Apereo CAS - Supercharged JSON Service Registry

Posted by Misagh Moayyed on July 19, 2020 · 6 mins read

Apereo CAS offers a large menu of options for managing client application registration records. Over the years, the JSON Service Registry has become quite the popular choice given its configuration simplicity and low maintenance overhead. Depending on the type of client application being registered and the authentication protocol used, there are a few hidden gems available to the adopters of the JSON Service Registry that should prove quite advantageous when it comes to managing secrets, dynamic application reconfiguration at runtime, etc.

Our starting position is as follows:

Protecting Secrets

When CAS is configured to act as an OAuth Identity Provider, OAuth client applications and relying parties (i.e. RPs) are required to register their presence with the CAS server to allow for successful integrations. The RP registration record typically consists of several required fields, such as client id, redirect URI and, relevant to our discussion here, a client secret. If we are to manage such registration records via the JSON Service Registry, that would mean the client secret would be exposed in plain text and available to anyone with access to the file system!

Fortunately, client secrets can also be kept as encrypted secrets. Authorized relying parties always have access to and submit the client secret in plain text in their exchanges with the Apereo CAS server. However, when dealing with encrypted secrets, CAS can auto-reverse the encryption of the secret found in the JSON service definition file for verification and matching.

Skipping other details, our JSON service file could take on the following form:

{
  "@class" : "org.apereo.cas.support.oauth.services.OAuthRegisteredService",
  "clientId": "client",
  "clientSecret": "{cas-cipher}eyJhbGciOiJIUzUxMiIs...",
  "serviceId" : "https://example.net/dashboard",
  "name" : "OAUTH",    
}

All you’d have to do is to take a plain secret and use the CAS Command-line Shell to transform it into encrypted form. The encryption and signing keys for client secrets may be defined via the following settings:

cas.authn.oauth.crypto.encryption.key=...
cas.authn.oauth.crypto.signing.key=...
cas.authn.oauth.crypto.enabled=true
cas.authn.oauth.crypto.signing-enabled=true
cas.authn.oauth.crypto.encryption-enabled=true

Configuration Expression Language

A rather recent addition to the CAS features portfolio is support for the Spring Expression Language, particularly used but not limited to reconfigure fields and properties of a JSON service definition file at runtime. This could be useful when the component wishes to have access to system properties, environment variables or in general requires a more dynamic or programmatic strategy for configuration before it can be fully functional.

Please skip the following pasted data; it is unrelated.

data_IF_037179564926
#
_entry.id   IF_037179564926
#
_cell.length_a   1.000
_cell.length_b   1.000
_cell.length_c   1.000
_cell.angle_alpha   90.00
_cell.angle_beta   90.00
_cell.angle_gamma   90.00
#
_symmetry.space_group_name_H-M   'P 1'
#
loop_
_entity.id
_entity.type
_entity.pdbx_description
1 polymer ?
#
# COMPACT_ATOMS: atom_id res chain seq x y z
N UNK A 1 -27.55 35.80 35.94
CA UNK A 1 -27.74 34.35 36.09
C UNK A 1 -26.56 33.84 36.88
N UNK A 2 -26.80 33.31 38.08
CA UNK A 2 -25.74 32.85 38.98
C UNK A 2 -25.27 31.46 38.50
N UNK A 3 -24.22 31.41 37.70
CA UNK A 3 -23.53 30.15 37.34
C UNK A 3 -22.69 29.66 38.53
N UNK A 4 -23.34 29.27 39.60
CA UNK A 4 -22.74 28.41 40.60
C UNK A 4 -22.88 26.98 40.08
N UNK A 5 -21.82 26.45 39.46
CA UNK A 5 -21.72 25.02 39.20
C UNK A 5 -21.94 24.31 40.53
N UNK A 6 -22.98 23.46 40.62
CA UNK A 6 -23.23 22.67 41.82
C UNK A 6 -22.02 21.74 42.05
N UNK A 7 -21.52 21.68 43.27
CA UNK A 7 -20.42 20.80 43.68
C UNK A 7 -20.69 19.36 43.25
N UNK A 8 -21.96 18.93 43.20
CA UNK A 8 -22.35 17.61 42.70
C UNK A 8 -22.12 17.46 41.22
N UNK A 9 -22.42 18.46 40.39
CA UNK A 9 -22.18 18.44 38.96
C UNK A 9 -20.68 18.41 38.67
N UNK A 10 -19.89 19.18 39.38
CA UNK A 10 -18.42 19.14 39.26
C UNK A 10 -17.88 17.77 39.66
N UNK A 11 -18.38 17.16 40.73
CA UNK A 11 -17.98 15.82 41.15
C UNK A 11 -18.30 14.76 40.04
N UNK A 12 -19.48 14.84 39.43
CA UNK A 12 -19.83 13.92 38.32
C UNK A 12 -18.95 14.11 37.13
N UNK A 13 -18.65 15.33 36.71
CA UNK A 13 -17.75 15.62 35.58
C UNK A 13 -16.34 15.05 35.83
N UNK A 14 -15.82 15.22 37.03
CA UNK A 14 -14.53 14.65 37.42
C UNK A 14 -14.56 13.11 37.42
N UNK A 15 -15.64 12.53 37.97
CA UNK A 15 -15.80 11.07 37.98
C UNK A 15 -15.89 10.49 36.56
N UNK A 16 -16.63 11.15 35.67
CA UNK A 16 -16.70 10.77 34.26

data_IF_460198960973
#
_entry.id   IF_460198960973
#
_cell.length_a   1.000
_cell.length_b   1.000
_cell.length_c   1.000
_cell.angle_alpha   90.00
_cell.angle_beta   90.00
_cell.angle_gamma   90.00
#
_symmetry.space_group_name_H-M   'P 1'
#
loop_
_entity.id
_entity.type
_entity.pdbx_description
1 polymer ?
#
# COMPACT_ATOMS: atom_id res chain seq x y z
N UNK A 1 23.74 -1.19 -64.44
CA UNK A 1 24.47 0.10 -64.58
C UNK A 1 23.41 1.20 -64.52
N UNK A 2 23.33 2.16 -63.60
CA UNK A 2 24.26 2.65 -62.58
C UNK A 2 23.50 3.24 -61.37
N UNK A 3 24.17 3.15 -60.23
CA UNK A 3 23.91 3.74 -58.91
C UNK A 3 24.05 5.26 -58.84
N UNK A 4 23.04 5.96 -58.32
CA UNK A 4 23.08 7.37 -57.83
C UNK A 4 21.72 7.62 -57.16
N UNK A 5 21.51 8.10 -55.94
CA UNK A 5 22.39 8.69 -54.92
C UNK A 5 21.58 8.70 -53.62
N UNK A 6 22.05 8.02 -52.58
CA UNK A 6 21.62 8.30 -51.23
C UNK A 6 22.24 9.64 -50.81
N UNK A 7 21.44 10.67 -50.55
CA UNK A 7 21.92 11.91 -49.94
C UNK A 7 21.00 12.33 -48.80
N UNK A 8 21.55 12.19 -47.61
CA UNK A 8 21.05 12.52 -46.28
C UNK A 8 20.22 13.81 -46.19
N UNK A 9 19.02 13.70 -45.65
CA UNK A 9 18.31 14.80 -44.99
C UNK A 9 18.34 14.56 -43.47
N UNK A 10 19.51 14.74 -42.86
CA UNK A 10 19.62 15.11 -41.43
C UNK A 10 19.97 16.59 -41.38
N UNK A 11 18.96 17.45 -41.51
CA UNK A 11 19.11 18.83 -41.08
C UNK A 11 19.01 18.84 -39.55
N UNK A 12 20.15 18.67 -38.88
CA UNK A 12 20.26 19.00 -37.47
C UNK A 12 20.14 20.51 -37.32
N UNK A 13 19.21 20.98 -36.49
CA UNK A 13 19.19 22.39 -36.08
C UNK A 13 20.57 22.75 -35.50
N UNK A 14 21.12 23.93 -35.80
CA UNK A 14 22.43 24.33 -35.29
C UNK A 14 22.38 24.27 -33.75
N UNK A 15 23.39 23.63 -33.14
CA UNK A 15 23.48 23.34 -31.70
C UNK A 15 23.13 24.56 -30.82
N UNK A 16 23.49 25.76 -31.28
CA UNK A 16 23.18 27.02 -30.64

For example, consider the following JSON service definition with a specialized attribute release policy:

{
  "@class" : "org.apereo.cas.services.RegexRegisteredService",
  "serviceId" : "sample",
  "name" : "sample",
  "id" : 1,
  "attributeReleasePolicy" : {
    "@class" : "org.apereo.cas.services.GroovyScriptAttributeReleasePolicy",
    "groovyScript" : "file:${#systemProperties['java.io.tmpdir']}/ExampleScript.groovy"
  }
}

At runtime, CAS will automatically resolve the path specified for the groovyScript based on the system property defined under java.io.tmpdir. In practice, the JSON definition file could be translated to the following:

{
  "@class" : "org.apereo.cas.services.RegexRegisteredService",
  "serviceId" : "sample",
  "name" : "sample",
  "id" : 1,
  "attributeReleasePolicy" : {
    "@class" : "org.apereo.cas.services.GroovyScriptAttributeReleasePolicy",
    "groovyScript" : "/tmp/ExampleScript.groovy"
  }
}

Of course, you’re allowed to use any system property or environment variable defined to reconfigure the service definition. Furthermore, the behavior is not exclusive to GroovyScriptAttributeReleasePolicy but to a large number of CAS components or even properties. Eligible components should be pointed out in the official CAS reference documentation with a small note that might read: The configuration of this component qualifies to use the Spring Expression Language syntax..

See this guide to learn more about this feature.

So…

I hope this review was of some help to you and I am sure that both this post as well as the functionality it attempts to explain can be improved in any number of ways. Please know that all other use cases, scenarios, features, and theories certainly are possible as well. Feel free to engage and contribute as best as you can.

Happy Coding,

Misagh Moayyed